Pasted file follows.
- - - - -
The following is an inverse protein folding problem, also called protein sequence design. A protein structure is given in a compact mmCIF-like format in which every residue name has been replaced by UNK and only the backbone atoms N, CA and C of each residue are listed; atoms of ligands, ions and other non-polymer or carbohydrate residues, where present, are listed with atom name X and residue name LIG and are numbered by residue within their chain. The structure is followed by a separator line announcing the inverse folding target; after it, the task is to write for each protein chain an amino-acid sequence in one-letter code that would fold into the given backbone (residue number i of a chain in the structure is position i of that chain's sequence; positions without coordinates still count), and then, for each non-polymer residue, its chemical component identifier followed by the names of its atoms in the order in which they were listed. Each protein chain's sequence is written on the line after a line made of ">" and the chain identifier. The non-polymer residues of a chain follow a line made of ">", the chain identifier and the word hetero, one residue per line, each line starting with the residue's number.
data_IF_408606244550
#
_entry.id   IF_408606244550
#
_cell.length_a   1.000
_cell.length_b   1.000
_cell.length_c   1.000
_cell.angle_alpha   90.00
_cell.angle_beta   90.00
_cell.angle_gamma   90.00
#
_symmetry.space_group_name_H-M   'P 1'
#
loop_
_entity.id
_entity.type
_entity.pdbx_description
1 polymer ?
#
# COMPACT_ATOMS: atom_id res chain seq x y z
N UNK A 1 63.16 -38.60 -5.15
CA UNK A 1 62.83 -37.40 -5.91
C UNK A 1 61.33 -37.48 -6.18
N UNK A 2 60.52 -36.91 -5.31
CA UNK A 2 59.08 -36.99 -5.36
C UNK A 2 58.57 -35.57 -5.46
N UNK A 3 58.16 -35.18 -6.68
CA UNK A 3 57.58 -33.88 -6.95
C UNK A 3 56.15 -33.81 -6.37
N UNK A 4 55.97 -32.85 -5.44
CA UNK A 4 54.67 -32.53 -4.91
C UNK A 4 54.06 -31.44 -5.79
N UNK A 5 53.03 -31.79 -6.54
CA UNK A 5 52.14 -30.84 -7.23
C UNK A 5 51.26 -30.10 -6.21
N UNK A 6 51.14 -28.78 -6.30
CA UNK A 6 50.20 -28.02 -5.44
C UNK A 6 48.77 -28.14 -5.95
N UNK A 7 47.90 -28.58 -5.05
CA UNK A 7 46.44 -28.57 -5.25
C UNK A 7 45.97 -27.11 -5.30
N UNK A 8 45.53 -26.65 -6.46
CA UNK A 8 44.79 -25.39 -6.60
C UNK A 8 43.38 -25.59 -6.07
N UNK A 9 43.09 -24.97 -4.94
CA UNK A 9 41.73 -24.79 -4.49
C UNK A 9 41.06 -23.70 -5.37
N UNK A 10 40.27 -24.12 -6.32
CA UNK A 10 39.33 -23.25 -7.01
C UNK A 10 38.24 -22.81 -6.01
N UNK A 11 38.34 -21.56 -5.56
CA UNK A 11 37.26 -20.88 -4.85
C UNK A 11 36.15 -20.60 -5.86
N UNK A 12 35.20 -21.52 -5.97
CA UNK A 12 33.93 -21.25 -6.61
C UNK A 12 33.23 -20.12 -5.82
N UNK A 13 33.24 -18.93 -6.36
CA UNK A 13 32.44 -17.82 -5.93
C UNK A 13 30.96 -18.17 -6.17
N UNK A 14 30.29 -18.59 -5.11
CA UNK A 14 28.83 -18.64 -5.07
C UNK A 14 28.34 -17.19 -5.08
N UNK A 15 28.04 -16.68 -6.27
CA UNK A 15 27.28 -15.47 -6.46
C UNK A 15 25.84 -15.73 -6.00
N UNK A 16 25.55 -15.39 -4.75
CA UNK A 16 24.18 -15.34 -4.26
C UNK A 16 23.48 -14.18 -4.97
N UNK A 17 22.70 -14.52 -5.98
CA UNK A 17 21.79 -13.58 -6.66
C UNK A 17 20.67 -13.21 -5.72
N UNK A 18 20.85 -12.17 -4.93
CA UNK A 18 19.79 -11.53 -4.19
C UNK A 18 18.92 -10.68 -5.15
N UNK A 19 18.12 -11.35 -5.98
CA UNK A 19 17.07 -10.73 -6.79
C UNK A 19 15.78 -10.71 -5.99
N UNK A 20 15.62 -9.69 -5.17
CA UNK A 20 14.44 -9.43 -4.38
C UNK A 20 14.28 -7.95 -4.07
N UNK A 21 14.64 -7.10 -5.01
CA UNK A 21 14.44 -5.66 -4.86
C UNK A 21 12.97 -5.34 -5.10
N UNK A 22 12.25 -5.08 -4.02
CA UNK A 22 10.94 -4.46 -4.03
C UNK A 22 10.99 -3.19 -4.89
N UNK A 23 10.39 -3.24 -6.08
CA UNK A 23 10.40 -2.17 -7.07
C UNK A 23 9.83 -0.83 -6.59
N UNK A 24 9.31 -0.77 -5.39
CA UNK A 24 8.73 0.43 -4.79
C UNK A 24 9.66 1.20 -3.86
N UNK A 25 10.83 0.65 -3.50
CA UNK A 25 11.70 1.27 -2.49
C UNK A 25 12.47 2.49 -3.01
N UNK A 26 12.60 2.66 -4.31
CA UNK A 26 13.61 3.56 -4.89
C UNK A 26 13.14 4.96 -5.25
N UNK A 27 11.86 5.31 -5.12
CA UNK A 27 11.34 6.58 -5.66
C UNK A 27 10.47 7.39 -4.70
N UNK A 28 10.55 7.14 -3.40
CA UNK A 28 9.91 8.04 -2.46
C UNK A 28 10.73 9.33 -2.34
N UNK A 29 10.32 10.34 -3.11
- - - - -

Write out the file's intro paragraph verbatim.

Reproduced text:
The following is an inverse protein folding problem, also called protein sequence design. A protein structure is given in a compact mmCIF-like format in which every residue name has been replaced by UNK and only the backbone atoms N, CA and C of each residue are listed; atoms of ligands, ions and other non-polymer or carbohydrate residues, where present, are listed with atom name X and residue name LIG and are numbered by residue within their chain. The structure is followed by a separator line announcing the inverse folding target; after it, the task is to write for each protein chain an amino-acid sequence in one-letter code that would fold into the given backbone (residue number i of a chain in the structure is position i of that chain's sequence; positions without coordinates still count), and then, for each non-polymer residue, its chemical component identifier followed by the names of its atoms in the order in which they were listed. Each protein chain's sequence is written on the line after a line made of ">" and the chain identifier. The non-polymer residues of a chain follow a line made of ">", the chain identifier and the word hetero, one residue per line, each line starting with the residue's number.